‘The Rearguard’ disguises itself as the award-winning ‘Vanguard’

In an unsurprisingly tasteless move, The Rearguard decided to appropriate the Vanguard’s cover style for its latest issue. The Rearguard’s editors justify the move on their Facebook page, stating that “Someone has been throwing out issues of @therearguard and not #thevanguard…[sic] when they’re placed side by side. This has happened twice now. So a disguise is what we needed…[sic] we are going to trick the culprit. If we look like #thevanguard, they won’t know which to throw away right?”

The Rearguard’s editors are quite fortunate that our student publications are housed under the Student Media umbrella. Had this happened in the real world, the Vanguard would have most likely sued The Rearguard for violating its signature style.

Aside from The Rearguard’s blatant trademark violation, we at the Vanguard have some deeper concerns. Oftentimes, distribution racks that house the two publications sit right next to one another around campus. This is troubling to our editorial staff, as we are mortified by the thought of someone mistaking The Rearguard for the Vanguard in passing.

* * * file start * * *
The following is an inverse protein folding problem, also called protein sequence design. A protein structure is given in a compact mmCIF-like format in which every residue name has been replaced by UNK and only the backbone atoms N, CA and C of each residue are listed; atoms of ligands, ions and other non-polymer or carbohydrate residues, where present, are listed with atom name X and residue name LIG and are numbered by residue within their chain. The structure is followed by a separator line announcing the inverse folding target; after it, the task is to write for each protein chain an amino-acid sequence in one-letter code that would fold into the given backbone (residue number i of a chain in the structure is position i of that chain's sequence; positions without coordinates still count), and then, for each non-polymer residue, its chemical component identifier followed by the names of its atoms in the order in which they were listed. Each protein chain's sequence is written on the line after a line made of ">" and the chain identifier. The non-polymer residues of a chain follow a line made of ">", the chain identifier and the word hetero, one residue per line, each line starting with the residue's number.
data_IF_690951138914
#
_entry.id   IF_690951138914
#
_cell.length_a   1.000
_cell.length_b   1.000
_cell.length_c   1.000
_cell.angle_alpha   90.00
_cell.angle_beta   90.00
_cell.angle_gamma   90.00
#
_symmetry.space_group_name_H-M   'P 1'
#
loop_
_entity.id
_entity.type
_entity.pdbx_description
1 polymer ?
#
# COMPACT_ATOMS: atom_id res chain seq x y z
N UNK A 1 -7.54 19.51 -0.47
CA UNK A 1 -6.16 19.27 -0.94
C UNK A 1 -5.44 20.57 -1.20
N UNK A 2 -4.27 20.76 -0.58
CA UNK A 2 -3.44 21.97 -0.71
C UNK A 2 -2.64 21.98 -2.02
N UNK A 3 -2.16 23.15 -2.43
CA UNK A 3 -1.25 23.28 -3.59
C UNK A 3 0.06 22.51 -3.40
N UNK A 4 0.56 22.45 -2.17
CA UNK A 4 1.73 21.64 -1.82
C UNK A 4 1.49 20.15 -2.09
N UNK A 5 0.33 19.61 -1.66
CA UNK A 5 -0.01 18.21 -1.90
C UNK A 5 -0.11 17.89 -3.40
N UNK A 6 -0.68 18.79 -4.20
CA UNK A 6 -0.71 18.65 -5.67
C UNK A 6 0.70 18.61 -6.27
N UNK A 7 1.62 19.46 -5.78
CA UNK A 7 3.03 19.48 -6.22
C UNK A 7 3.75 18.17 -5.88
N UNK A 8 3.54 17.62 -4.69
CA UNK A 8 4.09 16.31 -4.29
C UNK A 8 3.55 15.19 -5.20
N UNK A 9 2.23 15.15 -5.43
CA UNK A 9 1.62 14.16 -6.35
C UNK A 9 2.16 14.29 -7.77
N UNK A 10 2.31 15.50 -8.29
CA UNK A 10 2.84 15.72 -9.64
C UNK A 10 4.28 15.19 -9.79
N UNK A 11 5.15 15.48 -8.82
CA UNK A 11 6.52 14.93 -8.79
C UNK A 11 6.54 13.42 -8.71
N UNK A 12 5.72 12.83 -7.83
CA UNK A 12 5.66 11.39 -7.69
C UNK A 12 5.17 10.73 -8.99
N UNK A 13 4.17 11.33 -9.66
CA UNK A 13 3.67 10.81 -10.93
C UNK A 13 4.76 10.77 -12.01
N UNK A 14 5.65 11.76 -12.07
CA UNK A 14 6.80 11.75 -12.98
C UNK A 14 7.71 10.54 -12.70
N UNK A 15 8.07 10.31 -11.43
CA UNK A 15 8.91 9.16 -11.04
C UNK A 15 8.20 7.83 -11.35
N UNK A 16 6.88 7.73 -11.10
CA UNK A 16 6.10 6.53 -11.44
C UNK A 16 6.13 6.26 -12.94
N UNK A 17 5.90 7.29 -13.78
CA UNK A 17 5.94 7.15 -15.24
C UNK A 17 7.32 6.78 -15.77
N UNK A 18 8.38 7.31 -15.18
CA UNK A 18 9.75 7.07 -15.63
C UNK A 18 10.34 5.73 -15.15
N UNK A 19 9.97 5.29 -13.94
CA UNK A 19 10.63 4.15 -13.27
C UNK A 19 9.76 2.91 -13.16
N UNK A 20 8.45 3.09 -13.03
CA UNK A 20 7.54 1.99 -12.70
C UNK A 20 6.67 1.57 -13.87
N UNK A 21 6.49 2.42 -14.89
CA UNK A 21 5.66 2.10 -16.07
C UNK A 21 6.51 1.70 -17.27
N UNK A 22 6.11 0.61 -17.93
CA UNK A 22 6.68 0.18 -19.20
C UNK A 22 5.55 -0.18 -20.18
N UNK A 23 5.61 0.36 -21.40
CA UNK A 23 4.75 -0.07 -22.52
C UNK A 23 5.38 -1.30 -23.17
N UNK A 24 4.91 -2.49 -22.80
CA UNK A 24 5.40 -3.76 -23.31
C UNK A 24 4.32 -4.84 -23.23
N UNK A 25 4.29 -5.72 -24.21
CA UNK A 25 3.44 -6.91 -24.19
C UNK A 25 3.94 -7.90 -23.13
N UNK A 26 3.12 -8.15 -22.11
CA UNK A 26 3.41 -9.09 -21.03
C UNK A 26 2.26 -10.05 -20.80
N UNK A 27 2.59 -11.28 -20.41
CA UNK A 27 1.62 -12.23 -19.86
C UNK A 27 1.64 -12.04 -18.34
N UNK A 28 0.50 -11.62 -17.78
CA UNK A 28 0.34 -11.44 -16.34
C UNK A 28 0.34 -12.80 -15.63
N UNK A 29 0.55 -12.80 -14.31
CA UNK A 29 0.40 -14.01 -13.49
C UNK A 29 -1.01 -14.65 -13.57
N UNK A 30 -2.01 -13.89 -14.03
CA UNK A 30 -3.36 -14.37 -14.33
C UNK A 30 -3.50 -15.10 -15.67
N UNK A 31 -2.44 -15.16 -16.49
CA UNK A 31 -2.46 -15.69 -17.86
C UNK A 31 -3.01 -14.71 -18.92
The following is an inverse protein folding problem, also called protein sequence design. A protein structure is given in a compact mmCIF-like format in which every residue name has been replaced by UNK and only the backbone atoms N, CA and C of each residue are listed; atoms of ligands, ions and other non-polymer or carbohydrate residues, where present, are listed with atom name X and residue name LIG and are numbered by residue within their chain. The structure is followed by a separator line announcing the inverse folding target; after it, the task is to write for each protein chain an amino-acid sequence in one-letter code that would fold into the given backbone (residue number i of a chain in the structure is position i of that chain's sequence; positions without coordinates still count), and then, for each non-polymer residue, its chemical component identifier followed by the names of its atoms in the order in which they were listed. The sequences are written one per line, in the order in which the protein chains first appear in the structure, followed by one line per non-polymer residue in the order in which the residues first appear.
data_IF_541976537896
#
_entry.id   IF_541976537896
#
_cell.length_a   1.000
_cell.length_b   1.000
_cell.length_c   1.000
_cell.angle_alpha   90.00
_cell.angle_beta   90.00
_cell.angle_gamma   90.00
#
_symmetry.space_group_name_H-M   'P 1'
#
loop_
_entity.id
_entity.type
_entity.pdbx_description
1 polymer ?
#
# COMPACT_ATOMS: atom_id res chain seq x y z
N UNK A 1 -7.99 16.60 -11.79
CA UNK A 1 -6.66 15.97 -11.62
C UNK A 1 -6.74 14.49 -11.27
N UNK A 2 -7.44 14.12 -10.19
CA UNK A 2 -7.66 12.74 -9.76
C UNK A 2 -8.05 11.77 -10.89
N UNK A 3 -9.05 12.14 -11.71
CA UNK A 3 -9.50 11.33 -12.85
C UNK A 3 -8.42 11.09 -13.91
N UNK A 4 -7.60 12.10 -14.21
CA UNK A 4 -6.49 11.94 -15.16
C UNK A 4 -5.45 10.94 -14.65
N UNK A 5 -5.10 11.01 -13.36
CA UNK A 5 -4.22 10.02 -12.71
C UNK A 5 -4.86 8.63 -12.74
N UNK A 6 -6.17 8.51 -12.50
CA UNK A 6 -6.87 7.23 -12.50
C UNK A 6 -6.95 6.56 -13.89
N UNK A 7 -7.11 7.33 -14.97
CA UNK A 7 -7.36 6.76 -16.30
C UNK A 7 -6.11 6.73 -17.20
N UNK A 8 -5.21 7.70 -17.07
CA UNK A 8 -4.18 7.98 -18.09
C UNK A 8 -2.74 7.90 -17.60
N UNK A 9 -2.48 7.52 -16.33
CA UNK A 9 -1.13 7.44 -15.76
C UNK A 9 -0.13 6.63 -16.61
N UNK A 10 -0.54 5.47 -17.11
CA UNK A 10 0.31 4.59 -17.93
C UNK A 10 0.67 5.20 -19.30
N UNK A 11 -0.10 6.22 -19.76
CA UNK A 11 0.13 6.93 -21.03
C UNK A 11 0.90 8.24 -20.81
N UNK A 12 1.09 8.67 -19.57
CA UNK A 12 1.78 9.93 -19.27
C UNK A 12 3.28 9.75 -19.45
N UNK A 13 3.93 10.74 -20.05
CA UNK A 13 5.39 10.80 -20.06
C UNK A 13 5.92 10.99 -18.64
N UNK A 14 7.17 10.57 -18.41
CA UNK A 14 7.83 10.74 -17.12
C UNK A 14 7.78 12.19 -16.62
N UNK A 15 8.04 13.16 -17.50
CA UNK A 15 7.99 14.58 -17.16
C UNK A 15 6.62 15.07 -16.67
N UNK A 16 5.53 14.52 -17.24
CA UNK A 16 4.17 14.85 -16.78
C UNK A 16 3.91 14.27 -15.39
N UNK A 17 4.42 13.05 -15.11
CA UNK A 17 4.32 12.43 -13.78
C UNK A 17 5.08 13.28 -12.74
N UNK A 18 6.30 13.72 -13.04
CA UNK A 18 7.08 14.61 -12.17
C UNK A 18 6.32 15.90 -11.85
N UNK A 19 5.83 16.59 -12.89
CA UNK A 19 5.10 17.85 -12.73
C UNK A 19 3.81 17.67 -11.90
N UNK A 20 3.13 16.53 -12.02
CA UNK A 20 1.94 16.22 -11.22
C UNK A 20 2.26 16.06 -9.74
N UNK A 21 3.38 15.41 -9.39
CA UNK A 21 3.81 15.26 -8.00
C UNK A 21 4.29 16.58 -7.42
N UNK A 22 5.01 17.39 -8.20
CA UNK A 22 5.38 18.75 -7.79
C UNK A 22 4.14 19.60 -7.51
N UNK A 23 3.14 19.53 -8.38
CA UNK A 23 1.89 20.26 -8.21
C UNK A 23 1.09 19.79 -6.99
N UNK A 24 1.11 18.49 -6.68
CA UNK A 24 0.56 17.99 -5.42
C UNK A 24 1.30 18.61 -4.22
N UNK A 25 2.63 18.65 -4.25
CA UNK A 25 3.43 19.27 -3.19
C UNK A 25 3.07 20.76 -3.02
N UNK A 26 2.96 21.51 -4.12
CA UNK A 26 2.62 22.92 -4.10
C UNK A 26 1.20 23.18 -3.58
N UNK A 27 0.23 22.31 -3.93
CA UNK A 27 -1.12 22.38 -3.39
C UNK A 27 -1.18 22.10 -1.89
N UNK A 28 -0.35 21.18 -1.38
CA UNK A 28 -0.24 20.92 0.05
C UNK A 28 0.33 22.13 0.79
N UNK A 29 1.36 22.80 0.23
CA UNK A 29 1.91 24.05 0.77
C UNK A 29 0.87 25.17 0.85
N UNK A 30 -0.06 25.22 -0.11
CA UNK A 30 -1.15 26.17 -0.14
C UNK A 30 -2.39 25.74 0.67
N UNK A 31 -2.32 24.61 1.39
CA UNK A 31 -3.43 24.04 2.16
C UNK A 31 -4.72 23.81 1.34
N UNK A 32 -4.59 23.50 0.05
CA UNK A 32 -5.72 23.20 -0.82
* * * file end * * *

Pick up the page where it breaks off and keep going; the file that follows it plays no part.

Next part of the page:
If someone confuses our publications at first glance, they will see a poorly designed rendition of our cover boasting a distasteful photo. This is made worse by the fact that the latest issue of The Rearguard is slated to rot on the shelf for an entire month—or more, depending on whether its organizational members take the initiative to distribute the next one.

Inside The Rearguard’s offending issue, the editors complain about their publication being thrown away before they can distribute it. Somewhat misleadingly, they imply that this is because The Rearguard is the “red-headed stepchild” of Student Media. This assertion absolves the editors from having to take any personal responsibility for their organization’s lack of a formal distribution system.

There have been at least two occasions over this past year in which issues of The Rearguard have sat beneath the sky bridge between Smith Memorial Student Union and Neuberger Hall—where they are dropped off—for weeks completely untouched. Is this the Vanguard’s fault? No, but The Rearguard’s editors appear to make a somewhat defamatory connection between the two in an editorial on page 3 of their latest issue.

“Every month [our issues are] distributed to the same location, but for some reason that’s no longer acceptable and no one thought it pertinent to tell us,” the editorial states. “The Vanguard [sic] is not getting thrown out—even though it is delivered beside us.”

Perhaps now would be a good time for The Rearguard’s editor-in-chief, Amanda Martin-Tully, to take Student Media Coordinator Reaz Mahmood up on his long-standing offer of conducting a workshop about media law and ethics for The Rearguard staff. Having actually participated in such a session, we at the Vanguard know that the consequences of defamation and intellectual property protection are both covered topics.